Can You Verb Me Now?

Have you heard the one about the blick?

sean dreilinger, via flickr

Imagine this: a toddler watches his caregiver dig into a diaper bag. The caregiver looks down and says, “Oh, we need to remember to call grandma.” Would the baby think that grandma is somehow in the bag?

Researchers at Northwestern University found that even before they’re able to form sentences, babies are already able to get information about a new word from the way it’s used in context.

Brock Ferguson, a doctoral student at Northwestern University, set up a simple experiment. 15-month-old and 19-month-old babies looked at pictures on a screen. They saw pictures of a living creature and a non-living object paired together, and they overheard a conversation about a “blick” – a new word. Then the babies were instructed to look at the blick.

After hearing the information about the new object, when the 19-month old babies heard "the blick is eating" they were more likely to look at the animal than the non-living object. The results were published this month in the journal Cognition.

Most studies of kids word-learning looks at kids learning one word in a situation that is contrived to teach that word (baby — look at the cup),” says Sandy Waxman, who runs the Northwestern’s babylab. “The problem is that we know that babies don’t learn in situations like that.”

Learning By Listening In

Ferguson’s research brings up the thorny issue of verbs. While nouns represent only 6% of the most frequent words used in the English language, verbs make up 20% -- yet they’re not what babies learn first. It’s well documented that babies learn nouns faster and earlier than verbs, and it’s thought that it may be necessary for babies to know nouns before they can tackle verbs.

The research also brings up an important childhood learning issue: babies need to hear words – and lots of 'em – in order to develop their language processing skills. Families with high socioeconomic status tend to hear many more words. Anne Fernald's research at Stanford shows that by age 24 months, there was a 6-month gap between socioeconomic groups in processing skills critical to language development.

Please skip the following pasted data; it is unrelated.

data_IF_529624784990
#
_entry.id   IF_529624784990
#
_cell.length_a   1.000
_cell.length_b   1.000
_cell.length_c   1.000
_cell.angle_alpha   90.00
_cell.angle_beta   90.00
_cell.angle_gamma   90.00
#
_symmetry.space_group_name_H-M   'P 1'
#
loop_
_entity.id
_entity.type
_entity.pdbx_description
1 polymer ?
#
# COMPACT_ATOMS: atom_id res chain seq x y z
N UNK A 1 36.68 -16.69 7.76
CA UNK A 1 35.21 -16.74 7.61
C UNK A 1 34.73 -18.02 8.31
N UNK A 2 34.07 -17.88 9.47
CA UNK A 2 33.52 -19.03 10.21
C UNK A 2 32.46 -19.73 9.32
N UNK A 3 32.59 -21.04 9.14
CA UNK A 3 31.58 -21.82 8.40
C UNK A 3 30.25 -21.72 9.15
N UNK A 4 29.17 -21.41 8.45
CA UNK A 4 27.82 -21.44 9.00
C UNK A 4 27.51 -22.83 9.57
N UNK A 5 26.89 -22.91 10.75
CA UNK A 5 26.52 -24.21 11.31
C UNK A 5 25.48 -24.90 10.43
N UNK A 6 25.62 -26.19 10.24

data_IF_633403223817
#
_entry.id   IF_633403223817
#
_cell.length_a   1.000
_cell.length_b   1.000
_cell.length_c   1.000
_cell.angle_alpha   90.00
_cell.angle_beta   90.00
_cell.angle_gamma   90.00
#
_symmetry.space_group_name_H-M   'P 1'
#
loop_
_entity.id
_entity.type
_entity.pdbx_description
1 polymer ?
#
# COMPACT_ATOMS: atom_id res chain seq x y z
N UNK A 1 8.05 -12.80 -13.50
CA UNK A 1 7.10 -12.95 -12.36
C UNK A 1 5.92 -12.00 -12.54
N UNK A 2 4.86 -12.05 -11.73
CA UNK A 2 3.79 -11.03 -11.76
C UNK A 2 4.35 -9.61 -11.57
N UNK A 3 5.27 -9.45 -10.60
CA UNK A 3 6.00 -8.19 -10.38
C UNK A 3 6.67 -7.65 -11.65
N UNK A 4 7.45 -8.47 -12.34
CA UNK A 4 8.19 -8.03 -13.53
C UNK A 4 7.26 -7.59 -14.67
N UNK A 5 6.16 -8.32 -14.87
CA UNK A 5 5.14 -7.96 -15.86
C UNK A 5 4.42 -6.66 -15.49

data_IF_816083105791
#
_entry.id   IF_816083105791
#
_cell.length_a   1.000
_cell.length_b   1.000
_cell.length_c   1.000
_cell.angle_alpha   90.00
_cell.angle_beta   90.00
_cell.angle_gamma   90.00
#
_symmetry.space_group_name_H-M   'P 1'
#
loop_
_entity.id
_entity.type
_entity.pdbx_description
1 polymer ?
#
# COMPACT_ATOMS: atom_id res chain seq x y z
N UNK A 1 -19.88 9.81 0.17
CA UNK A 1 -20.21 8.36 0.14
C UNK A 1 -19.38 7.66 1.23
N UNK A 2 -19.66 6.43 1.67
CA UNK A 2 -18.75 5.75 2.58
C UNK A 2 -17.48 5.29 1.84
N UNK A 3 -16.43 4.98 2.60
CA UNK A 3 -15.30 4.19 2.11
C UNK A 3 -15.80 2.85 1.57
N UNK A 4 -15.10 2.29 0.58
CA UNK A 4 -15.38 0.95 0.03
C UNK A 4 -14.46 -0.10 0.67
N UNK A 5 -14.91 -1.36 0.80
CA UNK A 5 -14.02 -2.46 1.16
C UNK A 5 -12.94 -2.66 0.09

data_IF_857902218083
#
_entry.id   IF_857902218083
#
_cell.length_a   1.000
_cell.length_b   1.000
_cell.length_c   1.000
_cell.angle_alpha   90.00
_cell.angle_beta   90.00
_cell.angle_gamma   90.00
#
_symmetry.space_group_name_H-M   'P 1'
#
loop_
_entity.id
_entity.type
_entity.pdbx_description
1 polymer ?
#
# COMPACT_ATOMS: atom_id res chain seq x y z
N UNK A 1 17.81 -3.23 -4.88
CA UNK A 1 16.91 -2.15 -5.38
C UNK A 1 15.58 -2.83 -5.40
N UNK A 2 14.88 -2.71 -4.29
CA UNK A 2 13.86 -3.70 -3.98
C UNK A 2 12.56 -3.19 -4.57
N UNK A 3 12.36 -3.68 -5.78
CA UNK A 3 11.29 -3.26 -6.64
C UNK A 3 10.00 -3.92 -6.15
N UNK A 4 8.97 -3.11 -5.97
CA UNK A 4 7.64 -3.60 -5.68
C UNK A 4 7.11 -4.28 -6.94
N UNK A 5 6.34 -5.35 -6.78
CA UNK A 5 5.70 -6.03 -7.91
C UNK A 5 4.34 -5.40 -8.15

But here’s what’s cool: even if babies aren’t being directly spoken to, they can still learn a lot from overheard speech. “This is one way that overheard language can be linked to actual learning in even young infants,” says Ferguson. He adds that infants learn best from speech that’s directly straight at them, but they can still glean a lot from listening in on adult speech. “This should encourage parents who may be hesitant, because babies can learn a lot about these new words just by placing them in sentences that describe what a new object does,” says Ferguson.

Waxman says it’s great to see how babies are “bathed in language” right from the start. “We used to think they hear a word, see an object, and slap them together, but they can integrate information from language itself and then apply it later – that’s really amazing.”

Reference:

Brock Ferguson, Eileen Graf, Sandra R. Waxman, Infants use known verbs to learn novel nouns: Evidence from 15- and 19-month-olds, Cognition, Volume 131, Issue 1, April 2014, Pages 139-146, ISSN 0010-0277, http://dx.doi.org/10.1016/j.cognition.2013.12.014.